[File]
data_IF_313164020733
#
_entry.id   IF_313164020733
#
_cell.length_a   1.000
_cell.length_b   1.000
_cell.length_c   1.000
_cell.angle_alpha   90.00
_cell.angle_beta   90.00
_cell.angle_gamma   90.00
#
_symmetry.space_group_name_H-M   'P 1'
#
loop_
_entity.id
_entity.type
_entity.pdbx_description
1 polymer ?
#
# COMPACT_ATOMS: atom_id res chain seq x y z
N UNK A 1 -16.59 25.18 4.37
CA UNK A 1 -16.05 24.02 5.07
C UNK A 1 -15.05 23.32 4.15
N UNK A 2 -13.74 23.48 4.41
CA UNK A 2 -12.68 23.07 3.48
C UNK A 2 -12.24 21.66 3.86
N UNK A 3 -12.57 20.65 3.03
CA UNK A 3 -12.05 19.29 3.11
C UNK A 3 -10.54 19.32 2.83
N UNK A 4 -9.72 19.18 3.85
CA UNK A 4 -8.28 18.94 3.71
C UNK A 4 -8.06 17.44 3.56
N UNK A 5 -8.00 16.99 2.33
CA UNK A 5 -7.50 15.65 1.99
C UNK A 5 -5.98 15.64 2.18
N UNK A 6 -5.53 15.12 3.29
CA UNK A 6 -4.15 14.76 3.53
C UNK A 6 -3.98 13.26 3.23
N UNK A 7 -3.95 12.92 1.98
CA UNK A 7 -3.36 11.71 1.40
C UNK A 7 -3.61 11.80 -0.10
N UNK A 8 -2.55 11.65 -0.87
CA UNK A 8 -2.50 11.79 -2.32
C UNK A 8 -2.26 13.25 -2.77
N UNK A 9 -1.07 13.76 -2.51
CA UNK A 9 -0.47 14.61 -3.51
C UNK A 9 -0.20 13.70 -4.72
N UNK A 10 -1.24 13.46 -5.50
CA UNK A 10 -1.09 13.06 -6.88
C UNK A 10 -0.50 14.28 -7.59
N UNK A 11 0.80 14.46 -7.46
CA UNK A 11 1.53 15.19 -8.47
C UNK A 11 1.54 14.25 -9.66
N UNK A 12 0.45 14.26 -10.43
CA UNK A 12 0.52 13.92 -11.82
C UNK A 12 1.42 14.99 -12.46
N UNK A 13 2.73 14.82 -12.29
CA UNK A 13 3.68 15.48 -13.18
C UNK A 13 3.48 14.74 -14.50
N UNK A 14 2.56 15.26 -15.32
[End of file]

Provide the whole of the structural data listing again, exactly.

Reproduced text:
data_IF_313164020733
#
_entry.id   IF_313164020733
#
_cell.length_a   1.000
_cell.length_b   1.000
_cell.length_c   1.000
_cell.angle_alpha   90.00
_cell.angle_beta   90.00
_cell.angle_gamma   90.00
#
_symmetry.space_group_name_H-M   'P 1'
#
loop_
_entity.id
_entity.type
_entity.pdbx_description
1 polymer ?
#
# COMPACT_ATOMS: atom_id res chain seq x y z
N UNK A 1 -16.59 25.18 4.37
CA UNK A 1 -16.05 24.02 5.07
C UNK A 1 -15.05 23.32 4.15
N UNK A 2 -13.74 23.48 4.41
CA UNK A 2 -12.68 23.07 3.48
C UNK A 2 -12.24 21.66 3.86
N UNK A 3 -12.57 20.65 3.03
CA UNK A 3 -12.05 19.29 3.11
C UNK A 3 -10.54 19.32 2.83
N UNK A 4 -9.72 19.18 3.85
CA UNK A 4 -8.28 18.94 3.71
C UNK A 4 -8.06 17.44 3.56
N UNK A 5 -8.00 16.99 2.33
CA UNK A 5 -7.50 15.65 1.99
C UNK A 5 -5.98 15.64 2.18
N UNK A 6 -5.53 15.12 3.29
CA UNK A 6 -4.15 14.76 3.53
C UNK A 6 -3.98 13.26 3.23
N UNK A 7 -3.95 12.92 1.98
CA UNK A 7 -3.36 11.71 1.40
C UNK A 7 -3.61 11.80 -0.10
N UNK A 8 -2.55 11.65 -0.87
CA UNK A 8 -2.50 11.79 -2.32
C UNK A 8 -2.26 13.25 -2.77
N UNK A 9 -1.07 13.76 -2.51
CA UNK A 9 -0.47 14.61 -3.51
C UNK A 9 -0.20 13.70 -4.72
N UNK A 10 -1.24 13.46 -5.50
CA UNK A 10 -1.09 13.06 -6.88
C UNK A 10 -0.50 14.28 -7.59
N UNK A 11 0.80 14.46 -7.46
CA UNK A 11 1.53 15.19 -8.47
C UNK A 11 1.54 14.25 -9.66
N UNK A 12 0.45 14.26 -10.43
CA UNK A 12 0.52 13.92 -11.82
C UNK A 12 1.42 14.99 -12.46
N UNK A 13 2.73 14.82 -12.29
CA UNK A 13 3.68 15.48 -13.18
C UNK A 13 3.48 14.74 -14.50
N UNK A 14 2.56 15.26 -15.32